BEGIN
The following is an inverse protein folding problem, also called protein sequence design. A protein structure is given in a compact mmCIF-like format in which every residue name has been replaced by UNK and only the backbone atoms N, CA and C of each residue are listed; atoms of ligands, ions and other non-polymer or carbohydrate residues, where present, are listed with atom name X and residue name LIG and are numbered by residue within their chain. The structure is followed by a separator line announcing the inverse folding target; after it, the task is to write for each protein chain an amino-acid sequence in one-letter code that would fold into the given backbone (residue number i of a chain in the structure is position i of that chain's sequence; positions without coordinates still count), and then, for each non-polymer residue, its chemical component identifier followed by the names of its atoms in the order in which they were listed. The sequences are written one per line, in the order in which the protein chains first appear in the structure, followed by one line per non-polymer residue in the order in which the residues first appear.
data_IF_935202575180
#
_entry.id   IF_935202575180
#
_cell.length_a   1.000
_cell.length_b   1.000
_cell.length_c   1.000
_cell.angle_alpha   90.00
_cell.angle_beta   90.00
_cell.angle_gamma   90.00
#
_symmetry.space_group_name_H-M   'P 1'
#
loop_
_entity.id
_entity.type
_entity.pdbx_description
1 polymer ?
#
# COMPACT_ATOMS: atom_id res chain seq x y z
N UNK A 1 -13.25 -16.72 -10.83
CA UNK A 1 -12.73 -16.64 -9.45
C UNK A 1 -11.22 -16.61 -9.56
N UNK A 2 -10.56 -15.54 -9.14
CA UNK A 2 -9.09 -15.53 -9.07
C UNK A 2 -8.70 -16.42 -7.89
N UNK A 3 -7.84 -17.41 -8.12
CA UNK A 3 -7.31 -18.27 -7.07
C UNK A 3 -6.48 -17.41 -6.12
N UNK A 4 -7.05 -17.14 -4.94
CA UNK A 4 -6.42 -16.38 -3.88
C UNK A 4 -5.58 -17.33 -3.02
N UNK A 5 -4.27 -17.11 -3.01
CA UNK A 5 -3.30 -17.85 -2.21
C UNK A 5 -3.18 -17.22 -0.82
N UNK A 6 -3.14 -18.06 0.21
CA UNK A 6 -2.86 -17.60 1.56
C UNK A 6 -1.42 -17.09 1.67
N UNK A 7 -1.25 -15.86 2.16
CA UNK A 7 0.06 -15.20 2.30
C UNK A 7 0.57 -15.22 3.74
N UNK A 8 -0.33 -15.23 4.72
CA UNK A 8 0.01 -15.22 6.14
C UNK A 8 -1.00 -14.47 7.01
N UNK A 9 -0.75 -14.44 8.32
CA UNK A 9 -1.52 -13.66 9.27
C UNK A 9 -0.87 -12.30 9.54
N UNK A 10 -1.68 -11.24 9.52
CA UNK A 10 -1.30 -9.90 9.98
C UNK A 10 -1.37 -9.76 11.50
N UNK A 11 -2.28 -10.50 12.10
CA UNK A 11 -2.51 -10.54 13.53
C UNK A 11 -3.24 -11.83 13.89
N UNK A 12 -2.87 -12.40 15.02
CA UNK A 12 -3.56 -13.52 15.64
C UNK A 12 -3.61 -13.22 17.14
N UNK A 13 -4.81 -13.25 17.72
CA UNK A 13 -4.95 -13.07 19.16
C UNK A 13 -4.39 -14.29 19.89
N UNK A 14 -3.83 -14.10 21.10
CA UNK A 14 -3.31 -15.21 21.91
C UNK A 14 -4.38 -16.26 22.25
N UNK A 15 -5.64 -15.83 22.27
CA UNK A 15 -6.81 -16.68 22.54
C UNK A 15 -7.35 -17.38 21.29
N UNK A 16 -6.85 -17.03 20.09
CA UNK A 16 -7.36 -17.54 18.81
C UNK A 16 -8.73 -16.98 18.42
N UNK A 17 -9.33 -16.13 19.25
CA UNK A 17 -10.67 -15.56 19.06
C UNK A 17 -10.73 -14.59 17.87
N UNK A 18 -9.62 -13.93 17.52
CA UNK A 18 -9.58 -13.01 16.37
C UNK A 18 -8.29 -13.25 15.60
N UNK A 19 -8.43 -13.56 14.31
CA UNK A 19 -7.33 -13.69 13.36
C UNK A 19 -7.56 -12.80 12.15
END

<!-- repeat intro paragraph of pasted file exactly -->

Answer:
The following is an inverse protein folding problem, also called protein sequence design. A protein structure is given in a compact mmCIF-like format in which every residue name has been replaced by UNK and only the backbone atoms N, CA and C of each residue are listed; atoms of ligands, ions and other non-polymer or carbohydrate residues, where present, are listed with atom name X and residue name LIG and are numbered by residue within their chain. The structure is followed by a separator line announcing the inverse folding target; after it, the task is to write for each protein chain an amino-acid sequence in one-letter code that would fold into the given backbone (residue number i of a chain in the structure is position i of that chain's sequence; positions without coordinates still count), and then, for each non-polymer residue, its chemical component identifier followed by the names of its atoms in the order in which they were listed. The sequences are written one per line, in the order in which the protein chains first appear in the structure, followed by one line per non-polymer residue in the order in which the residues first appear.